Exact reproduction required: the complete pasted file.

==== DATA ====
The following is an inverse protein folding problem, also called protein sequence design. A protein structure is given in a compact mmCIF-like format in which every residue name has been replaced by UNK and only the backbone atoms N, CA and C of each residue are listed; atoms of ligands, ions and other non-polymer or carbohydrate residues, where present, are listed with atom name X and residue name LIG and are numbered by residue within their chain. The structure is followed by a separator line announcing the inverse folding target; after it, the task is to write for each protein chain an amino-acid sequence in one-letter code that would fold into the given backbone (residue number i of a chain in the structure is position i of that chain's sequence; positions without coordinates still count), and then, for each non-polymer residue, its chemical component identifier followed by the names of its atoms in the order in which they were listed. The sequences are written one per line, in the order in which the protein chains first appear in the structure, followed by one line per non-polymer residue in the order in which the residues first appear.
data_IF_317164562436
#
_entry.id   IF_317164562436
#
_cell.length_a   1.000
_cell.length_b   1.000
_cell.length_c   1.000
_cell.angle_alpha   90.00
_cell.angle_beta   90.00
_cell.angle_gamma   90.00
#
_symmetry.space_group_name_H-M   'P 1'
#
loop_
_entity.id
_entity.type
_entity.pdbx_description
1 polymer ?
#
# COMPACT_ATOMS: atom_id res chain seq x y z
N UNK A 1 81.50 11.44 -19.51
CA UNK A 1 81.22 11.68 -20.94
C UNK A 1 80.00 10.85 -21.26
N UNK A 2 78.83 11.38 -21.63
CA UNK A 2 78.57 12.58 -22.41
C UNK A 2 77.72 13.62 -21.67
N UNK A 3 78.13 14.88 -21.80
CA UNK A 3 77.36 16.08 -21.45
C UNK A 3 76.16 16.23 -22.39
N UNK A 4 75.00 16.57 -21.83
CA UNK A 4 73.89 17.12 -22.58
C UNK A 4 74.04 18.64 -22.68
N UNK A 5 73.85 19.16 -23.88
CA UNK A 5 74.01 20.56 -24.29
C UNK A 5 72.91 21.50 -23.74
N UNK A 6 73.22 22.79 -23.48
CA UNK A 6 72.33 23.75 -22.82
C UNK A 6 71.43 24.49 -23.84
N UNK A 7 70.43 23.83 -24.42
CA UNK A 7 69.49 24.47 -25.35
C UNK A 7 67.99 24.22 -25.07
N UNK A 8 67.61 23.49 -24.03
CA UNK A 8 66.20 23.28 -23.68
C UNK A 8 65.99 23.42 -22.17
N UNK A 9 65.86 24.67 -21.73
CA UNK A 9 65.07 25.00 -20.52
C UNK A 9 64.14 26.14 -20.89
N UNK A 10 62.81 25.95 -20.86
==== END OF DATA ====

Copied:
The following is an inverse protein folding problem, also called protein sequence design. A protein structure is given in a compact mmCIF-like format in which every residue name has been replaced by UNK and only the backbone atoms N, CA and C of each residue are listed; atoms of ligands, ions and other non-polymer or carbohydrate residues, where present, are listed with atom name X and residue name LIG and are numbered by residue within their chain. The structure is followed by a separator line announcing the inverse folding target; after it, the task is to write for each protein chain an amino-acid sequence in one-letter code that would fold into the given backbone (residue number i of a chain in the structure is position i of that chain's sequence; positions without coordinates still count), and then, for each non-polymer residue, its chemical component identifier followed by the names of its atoms in the order in which they were listed. The sequences are written one per line, in the order in which the protein chains first appear in the structure, followed by one line per non-polymer residue in the order in which the residues first appear.
data_IF_317164562436
#
_entry.id   IF_317164562436
#
_cell.length_a   1.000
_cell.length_b   1.000
_cell.length_c   1.000
_cell.angle_alpha   90.00
_cell.angle_beta   90.00
_cell.angle_gamma   90.00
#
_symmetry.space_group_name_H-M   'P 1'
#
loop_
_entity.id
_entity.type
_entity.pdbx_description
1 polymer ?
#
# COMPACT_ATOMS: atom_id res chain seq x y z
N UNK A 1 81.50 11.44 -19.51
CA UNK A 1 81.22 11.68 -20.94
C UNK A 1 80.00 10.85 -21.26
N UNK A 2 78.83 11.38 -21.63
CA UNK A 2 78.57 12.58 -22.41
C UNK A 2 77.72 13.62 -21.67
N UNK A 3 78.13 14.88 -21.80
CA UNK A 3 77.36 16.08 -21.45
C UNK A 3 76.16 16.23 -22.39
N UNK A 4 75.00 16.57 -21.83
CA UNK A 4 73.89 17.12 -22.58
C UNK A 4 74.04 18.64 -22.68
N UNK A 5 73.85 19.16 -23.88
CA UNK A 5 74.01 20.56 -24.29
C UNK A 5 72.91 21.50 -23.74
N UNK A 6 73.22 22.79 -23.48
CA UNK A 6 72.33 23.75 -22.82
C UNK A 6 71.43 24.49 -23.84
N UNK A 7 70.43 23.83 -24.42
CA UNK A 7 69.49 24.47 -25.35
C UNK A 7 67.99 24.22 -25.07
N UNK A 8 67.61 23.49 -24.03
CA UNK A 8 66.20 23.28 -23.68
C UNK A 8 65.99 23.42 -22.17
N UNK A 9 65.86 24.67 -21.73
CA UNK A 9 65.07 25.00 -20.52
C UNK A 9 64.14 26.14 -20.89
N UNK A 10 62.81 25.95 -20.86